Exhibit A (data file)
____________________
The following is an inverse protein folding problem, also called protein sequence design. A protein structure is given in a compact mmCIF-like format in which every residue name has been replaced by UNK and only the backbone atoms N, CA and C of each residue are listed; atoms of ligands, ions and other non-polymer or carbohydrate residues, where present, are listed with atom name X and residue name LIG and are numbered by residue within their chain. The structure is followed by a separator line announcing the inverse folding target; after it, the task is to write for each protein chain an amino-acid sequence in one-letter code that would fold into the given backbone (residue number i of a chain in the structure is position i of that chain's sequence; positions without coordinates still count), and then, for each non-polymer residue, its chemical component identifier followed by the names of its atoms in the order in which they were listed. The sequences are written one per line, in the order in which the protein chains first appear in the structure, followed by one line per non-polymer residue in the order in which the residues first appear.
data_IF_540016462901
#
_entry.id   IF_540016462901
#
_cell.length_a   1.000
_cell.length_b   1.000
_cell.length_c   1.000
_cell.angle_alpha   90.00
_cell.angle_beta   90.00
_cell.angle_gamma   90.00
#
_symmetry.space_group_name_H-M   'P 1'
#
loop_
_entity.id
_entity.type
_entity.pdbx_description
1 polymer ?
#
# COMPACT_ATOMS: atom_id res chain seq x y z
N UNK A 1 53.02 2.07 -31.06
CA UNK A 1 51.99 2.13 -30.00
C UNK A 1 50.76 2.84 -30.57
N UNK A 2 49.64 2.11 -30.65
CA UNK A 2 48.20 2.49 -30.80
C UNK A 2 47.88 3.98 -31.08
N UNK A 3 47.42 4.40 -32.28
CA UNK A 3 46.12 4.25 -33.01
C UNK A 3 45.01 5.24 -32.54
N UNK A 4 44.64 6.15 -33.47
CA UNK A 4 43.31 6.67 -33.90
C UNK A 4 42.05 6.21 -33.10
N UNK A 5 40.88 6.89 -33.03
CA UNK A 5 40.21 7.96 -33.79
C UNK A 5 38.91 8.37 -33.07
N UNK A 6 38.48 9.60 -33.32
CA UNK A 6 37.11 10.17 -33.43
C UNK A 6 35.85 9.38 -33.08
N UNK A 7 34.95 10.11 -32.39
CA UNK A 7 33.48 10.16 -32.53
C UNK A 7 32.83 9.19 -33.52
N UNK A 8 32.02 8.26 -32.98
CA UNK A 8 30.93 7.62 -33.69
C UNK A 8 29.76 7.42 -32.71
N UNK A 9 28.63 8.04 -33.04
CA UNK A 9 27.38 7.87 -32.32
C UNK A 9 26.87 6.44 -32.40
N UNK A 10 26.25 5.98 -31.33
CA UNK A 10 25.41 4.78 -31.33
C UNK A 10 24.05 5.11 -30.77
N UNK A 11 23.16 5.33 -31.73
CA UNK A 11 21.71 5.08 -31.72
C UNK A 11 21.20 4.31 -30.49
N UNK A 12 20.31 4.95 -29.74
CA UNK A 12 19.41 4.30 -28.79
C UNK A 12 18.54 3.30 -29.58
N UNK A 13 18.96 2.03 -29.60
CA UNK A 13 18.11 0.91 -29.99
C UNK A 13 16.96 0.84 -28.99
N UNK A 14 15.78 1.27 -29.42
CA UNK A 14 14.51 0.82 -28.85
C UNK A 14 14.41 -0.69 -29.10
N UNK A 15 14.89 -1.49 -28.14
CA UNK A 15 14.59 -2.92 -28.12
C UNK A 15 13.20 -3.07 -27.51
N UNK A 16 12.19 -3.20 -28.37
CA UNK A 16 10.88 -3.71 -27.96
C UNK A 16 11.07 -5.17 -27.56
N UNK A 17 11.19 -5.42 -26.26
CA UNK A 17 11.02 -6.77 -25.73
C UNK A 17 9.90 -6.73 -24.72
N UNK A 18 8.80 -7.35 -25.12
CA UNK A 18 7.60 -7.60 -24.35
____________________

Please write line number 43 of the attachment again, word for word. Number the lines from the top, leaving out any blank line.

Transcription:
N UNK A 8 32.02 8.26 -32.98